Two out of twenty multi-frequency picoTesla electromagnetic field protocols consistently diminished the viability and/or proliferation rate of MCF-7/HTB-126 cell populations over seven replicate studies, compared to negative reference controls, the level of diminution ranging from 31%-35%. It is of importance to note that the cancer cells were only exposed to the protocols for 30 minutes each time, whereas five exposure sessions to the PTEMF schedules were accomplished within a week. The negative reference controls were placed into the magnetic field device in the same fashion without the device being turned on. Thus, the total exposure time was 2.5 hours. It is relevant to note that empirical testing had revealed a more profound biological effect the greater the time of exposure. For example, for the in-vivo radial nerve regeneration studies in mice at Cornell, the total exposure time was 17 hours during a course of 8.5 weeks. A profound effect was noted in this study in terms of restoration of nerve ultrastructure [13,14]. The implication is that with greater exposure time, the biological effect may have been greater.

More particularly, membrane-associated complexes were noted to be expressed at elevated or decreased levels in MCF-7 cell populations; and several mRNA sequences (n=3) detected were observed to be expressed at elevated levels (n=1) or expressed uniquely (n=2).

Considering the collective interpretation of these preliminary experimental findings, it was possibly revealed that a multi-frequency picoTesla range protocol may have diminished the viability and/or proliferation rate of MCF-7/HTB-126 cancer cells. Additionally, alterations of expression profiles were noted in cytosol-soluble as well as membrane associated protein fractions. Transcription of mRNA sequences were noted and these alterations appeared to vary when experimental samples were quickly processed following the final exposure session.

Different and somewhat more subtle changes were noted when there was an intentional delay in preparation of samples. Perhaps maximum alterations occurred during or shortly after the exposures. There were also differences in the outcome when single signal sets, i.e. flux density and frequency, were utilized instead of a complete protocol containing multiple signal sets. It appears that these preliminary studies may serve as a foundation for future studies. Exposure times, variation of effects from dose-response studies, possible concomitant effects from other molecular species of approximately the same molecular mass as targeted masses and identification of other critical signal sets are some of the concerns for future research [13,17].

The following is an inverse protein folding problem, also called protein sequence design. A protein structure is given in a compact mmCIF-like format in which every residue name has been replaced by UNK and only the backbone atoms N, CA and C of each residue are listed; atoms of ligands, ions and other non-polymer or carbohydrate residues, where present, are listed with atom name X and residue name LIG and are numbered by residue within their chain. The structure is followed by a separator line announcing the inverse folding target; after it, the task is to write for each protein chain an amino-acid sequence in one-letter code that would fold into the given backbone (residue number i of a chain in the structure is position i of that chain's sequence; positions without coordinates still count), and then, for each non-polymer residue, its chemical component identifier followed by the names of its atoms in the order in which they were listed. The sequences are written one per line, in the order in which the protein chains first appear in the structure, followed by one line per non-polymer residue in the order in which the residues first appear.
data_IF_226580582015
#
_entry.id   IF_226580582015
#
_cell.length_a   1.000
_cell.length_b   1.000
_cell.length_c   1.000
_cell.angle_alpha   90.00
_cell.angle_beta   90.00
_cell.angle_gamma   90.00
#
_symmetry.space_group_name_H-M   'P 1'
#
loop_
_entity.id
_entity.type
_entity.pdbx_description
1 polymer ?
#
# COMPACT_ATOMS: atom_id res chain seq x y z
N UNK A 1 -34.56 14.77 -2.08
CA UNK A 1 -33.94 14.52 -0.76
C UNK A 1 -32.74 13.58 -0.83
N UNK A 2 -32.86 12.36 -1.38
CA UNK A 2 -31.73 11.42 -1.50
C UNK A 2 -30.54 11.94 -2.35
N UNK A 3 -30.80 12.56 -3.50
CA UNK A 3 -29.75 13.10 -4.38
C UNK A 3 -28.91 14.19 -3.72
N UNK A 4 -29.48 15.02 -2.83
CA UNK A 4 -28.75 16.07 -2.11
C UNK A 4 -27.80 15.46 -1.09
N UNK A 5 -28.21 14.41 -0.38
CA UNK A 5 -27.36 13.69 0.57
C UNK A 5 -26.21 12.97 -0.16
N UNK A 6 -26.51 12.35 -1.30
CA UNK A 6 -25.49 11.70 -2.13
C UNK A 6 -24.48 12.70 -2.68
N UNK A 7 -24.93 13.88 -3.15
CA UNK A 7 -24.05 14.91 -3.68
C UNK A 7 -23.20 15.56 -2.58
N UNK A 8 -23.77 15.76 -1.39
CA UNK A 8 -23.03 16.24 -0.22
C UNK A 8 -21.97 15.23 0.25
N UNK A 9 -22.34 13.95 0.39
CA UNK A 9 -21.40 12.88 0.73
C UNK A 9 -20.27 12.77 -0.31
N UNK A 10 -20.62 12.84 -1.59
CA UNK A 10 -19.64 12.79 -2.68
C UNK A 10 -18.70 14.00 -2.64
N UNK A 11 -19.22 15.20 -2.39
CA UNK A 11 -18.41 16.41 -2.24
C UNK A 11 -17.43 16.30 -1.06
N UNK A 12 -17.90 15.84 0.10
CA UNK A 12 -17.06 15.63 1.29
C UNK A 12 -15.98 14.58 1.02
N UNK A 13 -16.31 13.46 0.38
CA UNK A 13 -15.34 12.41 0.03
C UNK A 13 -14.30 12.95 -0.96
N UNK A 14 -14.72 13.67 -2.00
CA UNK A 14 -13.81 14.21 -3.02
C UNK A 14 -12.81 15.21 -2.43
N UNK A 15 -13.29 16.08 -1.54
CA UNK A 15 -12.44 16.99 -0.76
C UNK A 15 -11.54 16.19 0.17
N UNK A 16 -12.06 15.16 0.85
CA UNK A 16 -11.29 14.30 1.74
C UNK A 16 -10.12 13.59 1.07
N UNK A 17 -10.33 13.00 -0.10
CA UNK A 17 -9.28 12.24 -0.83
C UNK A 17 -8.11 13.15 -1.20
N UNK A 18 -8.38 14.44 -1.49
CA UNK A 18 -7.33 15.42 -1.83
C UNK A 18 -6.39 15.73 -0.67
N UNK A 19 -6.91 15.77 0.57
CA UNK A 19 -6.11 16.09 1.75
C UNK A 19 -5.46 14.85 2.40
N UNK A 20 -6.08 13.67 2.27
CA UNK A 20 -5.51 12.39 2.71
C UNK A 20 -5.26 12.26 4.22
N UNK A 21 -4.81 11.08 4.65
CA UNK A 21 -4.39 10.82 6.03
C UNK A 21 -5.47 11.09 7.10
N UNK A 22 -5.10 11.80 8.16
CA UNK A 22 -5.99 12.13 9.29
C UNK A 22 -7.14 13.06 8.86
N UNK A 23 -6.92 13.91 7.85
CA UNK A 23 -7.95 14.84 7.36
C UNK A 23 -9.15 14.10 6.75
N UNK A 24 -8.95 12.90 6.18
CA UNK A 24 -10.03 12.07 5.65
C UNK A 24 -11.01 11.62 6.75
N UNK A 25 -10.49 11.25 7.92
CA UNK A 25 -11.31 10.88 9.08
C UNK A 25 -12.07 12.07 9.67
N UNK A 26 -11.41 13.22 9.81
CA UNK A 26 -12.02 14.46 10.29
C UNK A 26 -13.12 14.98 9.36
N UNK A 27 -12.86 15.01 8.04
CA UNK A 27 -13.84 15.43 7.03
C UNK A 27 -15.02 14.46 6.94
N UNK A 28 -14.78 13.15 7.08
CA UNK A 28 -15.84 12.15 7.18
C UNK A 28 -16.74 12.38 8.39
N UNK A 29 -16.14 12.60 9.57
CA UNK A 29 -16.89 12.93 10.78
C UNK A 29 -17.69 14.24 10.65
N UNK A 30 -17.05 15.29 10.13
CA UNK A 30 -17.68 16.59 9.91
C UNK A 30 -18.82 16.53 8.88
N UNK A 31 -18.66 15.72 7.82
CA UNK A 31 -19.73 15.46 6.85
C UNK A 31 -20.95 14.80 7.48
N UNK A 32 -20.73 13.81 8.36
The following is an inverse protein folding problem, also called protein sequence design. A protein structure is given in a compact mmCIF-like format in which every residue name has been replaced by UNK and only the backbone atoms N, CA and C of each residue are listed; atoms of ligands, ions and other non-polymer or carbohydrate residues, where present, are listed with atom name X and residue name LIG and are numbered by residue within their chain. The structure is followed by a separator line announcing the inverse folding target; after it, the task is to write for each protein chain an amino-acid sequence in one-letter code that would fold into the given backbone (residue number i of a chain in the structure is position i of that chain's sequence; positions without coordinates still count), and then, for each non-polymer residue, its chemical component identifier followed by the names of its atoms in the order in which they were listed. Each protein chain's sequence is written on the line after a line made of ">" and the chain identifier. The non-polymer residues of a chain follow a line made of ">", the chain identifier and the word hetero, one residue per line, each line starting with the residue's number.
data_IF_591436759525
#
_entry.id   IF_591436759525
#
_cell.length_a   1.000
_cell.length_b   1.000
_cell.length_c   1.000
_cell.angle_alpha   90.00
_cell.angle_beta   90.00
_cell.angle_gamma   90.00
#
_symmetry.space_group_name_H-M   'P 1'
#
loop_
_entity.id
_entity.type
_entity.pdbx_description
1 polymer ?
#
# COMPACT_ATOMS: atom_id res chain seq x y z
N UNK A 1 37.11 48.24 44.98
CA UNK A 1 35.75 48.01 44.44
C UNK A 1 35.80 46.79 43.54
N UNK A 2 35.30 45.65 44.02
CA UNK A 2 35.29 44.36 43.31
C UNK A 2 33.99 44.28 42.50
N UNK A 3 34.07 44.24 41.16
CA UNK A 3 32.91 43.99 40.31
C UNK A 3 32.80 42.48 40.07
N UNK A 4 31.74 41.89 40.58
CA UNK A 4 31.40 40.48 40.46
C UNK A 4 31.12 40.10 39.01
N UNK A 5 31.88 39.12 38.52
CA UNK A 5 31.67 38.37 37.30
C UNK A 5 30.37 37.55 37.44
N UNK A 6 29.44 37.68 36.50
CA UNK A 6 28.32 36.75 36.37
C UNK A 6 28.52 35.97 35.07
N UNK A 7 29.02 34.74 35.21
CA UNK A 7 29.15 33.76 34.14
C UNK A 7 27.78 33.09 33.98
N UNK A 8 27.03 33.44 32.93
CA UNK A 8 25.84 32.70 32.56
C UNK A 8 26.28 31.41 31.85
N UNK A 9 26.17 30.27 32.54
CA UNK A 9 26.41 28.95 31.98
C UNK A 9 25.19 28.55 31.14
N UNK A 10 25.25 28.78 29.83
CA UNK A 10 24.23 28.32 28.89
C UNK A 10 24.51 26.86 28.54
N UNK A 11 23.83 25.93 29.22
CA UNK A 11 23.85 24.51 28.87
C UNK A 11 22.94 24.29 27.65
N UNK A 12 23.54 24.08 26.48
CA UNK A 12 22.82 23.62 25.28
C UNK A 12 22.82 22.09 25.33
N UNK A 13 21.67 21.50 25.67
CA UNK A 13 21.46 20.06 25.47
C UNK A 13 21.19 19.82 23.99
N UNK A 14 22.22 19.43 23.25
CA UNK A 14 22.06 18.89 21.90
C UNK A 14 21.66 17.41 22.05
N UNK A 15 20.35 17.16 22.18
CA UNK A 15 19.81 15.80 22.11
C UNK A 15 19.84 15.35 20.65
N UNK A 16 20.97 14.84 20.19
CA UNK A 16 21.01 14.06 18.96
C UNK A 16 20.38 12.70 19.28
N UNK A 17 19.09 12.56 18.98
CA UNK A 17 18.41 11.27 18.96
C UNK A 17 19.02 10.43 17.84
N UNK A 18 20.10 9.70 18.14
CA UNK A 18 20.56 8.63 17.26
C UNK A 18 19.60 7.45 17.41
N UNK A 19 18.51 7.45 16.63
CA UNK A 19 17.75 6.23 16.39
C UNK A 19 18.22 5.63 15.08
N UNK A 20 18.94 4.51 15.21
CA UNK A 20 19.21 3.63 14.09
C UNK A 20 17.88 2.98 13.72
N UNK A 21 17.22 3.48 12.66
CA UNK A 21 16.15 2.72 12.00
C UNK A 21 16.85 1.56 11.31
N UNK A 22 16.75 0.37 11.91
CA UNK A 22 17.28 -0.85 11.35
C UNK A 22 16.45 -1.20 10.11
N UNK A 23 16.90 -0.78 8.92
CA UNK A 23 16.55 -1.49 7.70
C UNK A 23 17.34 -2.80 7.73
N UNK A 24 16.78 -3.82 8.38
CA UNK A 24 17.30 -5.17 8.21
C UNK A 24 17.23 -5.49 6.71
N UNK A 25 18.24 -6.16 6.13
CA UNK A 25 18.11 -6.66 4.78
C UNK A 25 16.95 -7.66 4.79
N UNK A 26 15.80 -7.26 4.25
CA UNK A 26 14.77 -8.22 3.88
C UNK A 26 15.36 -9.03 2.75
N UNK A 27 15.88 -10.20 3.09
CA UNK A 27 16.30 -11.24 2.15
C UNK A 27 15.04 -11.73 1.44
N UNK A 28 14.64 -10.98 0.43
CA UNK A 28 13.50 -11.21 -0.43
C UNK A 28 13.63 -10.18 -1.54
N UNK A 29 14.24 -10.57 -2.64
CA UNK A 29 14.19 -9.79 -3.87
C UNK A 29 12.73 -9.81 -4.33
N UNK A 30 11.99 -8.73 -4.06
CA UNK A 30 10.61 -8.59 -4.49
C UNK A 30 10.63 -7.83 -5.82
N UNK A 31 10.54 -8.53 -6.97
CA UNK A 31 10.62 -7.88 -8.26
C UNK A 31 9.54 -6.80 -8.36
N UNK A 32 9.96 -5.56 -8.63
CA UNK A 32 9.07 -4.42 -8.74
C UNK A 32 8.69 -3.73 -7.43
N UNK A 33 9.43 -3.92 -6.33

The human body may be considered a veritable world comprised of trillions of atomic structures, organized and incessantly communicating via electromagnetic waves to retain global functionality. The multitude of interactions are in constant flux about a steady state system. As such, reversible processes are possible ostensibly as part of a global electromagnetic defensive system. Whereas, the congealing of atomic structures creates the molecular species and aggregations thereof to create a biochemical immune system. Yet, all the while electromagnetic forces capable of long range communication maintain this global integrity, while stochastic mechanisms remain short range and key-lock in nature. It is hypothesized that various biological structures having uninterrupted reticulum may be piezoelectric, that is they convert EM oscillations to mechanical vibrations and vice versa, which might represent that connection between EM waves and biochemical events. And, this notion may lead to some understanding of telomeric relevance, i.e. our biological clocks [31-34].

It has been suggested by some investigators that examples of piezoelectric structures might include keratin, collagen, bone, and proteins having nearly polyhedral spherical geometry, possibly rendering them quesi-crystalline, e.g. alpha helices and beta sheaths [27,37]. Specialized cells sensitive to heat, pressure and sound may convert such energies into the electrical energy of neuronal impulses [15]. Perhaps DNA is piezoelectric? If so, the non-coding telomeres which are end-stops for chromosomes may communicate via electromagnetic waves. Telomeres are bound by single and double-strand DNA binding protein, and as they shorten with cellular divisions as a result of lagging strand DNA synthesis telomeres and the binding protein may communicate via EM signals secondary to quantum entropy; and as a result of oxidative damage and end processing events. In other words, there may be a photon-phonon transduction system responsible for communicating errors at the domain walls of chromosomes, which increases alterations in the rest of the DNA. This notion presumes the piezoelectric nature of DNA/protein structures. If the foregoing is true, then EM targeting of telomeres/telomerase could prove effective [17,31-34].